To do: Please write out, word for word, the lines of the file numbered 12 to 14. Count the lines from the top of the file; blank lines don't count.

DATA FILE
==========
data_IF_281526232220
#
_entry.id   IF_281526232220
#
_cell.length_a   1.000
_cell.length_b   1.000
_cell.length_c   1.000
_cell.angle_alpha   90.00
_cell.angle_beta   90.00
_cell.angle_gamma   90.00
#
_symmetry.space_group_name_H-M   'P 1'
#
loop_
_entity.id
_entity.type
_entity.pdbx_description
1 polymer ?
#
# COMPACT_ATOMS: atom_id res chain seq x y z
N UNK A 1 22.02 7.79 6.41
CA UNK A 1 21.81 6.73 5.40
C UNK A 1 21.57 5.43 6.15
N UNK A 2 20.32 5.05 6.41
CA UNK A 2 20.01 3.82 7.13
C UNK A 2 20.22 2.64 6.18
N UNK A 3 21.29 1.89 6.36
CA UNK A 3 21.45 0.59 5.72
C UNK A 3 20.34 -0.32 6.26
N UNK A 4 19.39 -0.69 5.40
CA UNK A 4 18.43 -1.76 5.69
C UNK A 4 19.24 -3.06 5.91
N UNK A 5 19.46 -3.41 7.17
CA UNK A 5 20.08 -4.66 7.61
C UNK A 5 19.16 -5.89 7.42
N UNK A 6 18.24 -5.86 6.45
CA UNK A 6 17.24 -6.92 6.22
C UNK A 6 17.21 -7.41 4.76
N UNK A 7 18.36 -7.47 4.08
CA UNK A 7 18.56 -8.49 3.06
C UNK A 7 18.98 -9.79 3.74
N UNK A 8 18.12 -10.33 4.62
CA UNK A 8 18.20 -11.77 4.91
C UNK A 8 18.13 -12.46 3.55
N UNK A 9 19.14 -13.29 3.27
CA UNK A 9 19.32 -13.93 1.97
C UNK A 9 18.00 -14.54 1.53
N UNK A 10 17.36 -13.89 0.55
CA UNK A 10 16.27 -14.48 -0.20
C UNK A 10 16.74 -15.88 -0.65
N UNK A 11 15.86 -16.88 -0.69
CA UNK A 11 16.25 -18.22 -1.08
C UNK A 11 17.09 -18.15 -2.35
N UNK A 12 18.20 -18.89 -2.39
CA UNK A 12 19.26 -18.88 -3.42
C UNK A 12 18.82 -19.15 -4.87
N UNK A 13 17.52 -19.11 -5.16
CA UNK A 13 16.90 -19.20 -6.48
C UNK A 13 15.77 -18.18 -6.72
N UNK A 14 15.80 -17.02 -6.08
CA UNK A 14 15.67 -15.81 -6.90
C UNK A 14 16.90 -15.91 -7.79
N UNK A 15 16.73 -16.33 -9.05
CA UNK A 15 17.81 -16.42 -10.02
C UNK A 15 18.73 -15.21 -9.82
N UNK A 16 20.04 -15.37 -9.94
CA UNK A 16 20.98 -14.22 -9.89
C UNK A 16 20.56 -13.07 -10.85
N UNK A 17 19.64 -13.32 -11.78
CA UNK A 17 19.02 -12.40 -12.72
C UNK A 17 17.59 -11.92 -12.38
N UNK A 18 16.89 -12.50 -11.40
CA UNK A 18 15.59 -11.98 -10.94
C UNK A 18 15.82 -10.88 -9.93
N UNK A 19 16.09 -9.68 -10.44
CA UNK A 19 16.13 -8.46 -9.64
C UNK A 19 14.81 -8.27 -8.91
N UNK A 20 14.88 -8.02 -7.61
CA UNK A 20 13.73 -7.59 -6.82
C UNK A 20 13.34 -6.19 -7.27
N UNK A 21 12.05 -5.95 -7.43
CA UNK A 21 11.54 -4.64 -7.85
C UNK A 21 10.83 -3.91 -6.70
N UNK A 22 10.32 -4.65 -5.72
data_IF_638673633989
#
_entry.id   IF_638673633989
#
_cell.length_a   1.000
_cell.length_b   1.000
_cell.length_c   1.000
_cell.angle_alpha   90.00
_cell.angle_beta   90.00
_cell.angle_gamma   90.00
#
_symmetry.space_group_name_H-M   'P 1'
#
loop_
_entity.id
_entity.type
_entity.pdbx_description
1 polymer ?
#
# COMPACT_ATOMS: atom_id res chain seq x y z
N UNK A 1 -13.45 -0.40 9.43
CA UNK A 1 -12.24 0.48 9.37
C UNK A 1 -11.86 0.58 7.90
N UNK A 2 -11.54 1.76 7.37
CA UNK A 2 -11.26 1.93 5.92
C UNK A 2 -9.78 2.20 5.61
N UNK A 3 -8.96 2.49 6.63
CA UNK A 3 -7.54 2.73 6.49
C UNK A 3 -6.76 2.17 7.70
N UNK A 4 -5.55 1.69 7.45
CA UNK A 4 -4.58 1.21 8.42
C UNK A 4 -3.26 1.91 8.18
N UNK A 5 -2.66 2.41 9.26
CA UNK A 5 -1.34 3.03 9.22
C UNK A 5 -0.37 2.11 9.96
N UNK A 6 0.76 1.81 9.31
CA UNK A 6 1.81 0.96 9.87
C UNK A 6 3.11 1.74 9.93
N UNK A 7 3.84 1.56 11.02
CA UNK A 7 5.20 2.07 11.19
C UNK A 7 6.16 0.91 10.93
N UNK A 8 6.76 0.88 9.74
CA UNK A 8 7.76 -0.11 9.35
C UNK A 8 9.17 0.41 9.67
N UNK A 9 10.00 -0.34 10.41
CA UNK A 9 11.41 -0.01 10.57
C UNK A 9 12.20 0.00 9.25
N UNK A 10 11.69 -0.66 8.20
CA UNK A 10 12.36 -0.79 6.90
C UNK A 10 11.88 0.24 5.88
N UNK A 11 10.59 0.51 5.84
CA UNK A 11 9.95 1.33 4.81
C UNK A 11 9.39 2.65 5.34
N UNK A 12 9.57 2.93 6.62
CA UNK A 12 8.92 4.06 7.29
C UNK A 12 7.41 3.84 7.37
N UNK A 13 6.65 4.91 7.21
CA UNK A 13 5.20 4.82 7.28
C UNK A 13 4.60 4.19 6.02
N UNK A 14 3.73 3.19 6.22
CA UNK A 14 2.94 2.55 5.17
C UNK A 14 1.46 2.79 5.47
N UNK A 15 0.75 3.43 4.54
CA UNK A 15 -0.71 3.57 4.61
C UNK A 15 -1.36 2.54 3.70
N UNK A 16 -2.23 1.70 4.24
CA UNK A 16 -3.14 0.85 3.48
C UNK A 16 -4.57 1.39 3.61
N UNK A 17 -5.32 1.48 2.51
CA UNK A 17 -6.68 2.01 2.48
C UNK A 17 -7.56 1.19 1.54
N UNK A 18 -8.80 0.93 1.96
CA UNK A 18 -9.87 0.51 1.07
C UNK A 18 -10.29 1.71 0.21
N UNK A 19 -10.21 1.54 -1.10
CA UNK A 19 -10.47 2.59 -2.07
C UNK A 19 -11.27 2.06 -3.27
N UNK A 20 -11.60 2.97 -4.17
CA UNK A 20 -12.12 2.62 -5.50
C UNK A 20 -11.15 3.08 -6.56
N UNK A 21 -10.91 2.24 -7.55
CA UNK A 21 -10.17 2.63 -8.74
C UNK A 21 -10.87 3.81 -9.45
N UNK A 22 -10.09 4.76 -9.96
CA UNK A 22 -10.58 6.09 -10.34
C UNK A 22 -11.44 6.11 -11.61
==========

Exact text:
_symmetry.space_group_name_H-M   'P 1'
#
loop_